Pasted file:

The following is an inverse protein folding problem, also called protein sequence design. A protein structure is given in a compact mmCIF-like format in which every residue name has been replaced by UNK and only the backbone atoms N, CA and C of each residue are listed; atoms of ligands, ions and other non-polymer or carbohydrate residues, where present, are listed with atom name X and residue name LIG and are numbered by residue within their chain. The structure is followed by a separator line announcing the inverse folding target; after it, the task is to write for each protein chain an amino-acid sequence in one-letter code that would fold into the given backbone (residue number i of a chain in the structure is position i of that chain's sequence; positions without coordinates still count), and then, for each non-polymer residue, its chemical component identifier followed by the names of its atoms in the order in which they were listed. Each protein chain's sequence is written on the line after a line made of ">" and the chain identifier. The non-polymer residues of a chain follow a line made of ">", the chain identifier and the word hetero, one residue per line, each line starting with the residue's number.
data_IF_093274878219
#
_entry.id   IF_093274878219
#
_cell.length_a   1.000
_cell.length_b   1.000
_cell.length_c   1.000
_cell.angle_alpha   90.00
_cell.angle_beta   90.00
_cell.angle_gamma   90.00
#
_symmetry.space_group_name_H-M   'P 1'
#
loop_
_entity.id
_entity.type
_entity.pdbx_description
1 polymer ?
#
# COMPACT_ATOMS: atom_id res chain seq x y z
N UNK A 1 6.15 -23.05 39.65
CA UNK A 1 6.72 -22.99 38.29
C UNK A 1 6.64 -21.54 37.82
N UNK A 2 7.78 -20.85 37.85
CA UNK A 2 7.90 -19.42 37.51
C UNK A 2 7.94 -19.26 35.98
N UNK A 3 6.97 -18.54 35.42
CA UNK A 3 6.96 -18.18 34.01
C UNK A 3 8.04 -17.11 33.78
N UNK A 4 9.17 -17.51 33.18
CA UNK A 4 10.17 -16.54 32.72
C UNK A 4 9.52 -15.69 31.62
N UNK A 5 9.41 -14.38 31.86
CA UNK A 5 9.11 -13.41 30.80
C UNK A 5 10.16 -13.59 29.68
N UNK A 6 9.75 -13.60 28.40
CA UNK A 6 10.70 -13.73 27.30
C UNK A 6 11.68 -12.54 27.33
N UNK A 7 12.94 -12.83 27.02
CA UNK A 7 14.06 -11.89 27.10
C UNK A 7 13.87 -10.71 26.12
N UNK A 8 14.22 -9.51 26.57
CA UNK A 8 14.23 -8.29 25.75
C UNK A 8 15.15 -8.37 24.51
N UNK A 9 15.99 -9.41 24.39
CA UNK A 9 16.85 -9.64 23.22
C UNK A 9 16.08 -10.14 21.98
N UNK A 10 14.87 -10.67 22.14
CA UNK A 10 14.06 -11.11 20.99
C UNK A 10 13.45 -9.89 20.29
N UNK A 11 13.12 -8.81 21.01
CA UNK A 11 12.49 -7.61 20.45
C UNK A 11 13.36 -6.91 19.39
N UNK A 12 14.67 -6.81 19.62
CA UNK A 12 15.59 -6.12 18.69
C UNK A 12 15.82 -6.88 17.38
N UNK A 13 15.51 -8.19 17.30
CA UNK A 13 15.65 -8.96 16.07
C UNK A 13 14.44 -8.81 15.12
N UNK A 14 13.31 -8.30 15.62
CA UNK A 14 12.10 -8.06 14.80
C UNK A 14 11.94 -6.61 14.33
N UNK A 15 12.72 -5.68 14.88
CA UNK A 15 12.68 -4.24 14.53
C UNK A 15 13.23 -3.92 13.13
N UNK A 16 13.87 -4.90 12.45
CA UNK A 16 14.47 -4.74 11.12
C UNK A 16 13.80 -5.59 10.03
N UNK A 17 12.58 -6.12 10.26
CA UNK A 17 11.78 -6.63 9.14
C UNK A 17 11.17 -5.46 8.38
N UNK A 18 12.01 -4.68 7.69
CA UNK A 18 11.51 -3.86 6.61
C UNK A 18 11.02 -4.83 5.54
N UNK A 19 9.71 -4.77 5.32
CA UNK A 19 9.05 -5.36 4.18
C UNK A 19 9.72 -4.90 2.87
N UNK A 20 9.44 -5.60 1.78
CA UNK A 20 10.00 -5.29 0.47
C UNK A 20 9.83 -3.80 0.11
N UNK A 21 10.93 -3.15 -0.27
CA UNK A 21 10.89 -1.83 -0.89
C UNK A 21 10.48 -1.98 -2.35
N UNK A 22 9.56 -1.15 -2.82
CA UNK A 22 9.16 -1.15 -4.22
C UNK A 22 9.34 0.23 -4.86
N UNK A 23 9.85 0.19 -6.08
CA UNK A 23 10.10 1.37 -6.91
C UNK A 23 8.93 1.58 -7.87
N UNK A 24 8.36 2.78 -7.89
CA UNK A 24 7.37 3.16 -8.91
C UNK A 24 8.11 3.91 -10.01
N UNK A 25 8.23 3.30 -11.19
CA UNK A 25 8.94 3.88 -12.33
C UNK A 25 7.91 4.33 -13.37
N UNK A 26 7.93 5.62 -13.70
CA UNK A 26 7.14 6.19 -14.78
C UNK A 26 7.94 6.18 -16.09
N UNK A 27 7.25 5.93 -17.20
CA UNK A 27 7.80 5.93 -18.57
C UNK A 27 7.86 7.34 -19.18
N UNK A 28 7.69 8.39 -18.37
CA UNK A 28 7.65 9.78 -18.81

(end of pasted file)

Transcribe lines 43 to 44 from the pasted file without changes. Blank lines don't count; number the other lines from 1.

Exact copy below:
N UNK A 8 14.22 -9.51 26.57
CA UNK A 8 14.23 -8.29 25.75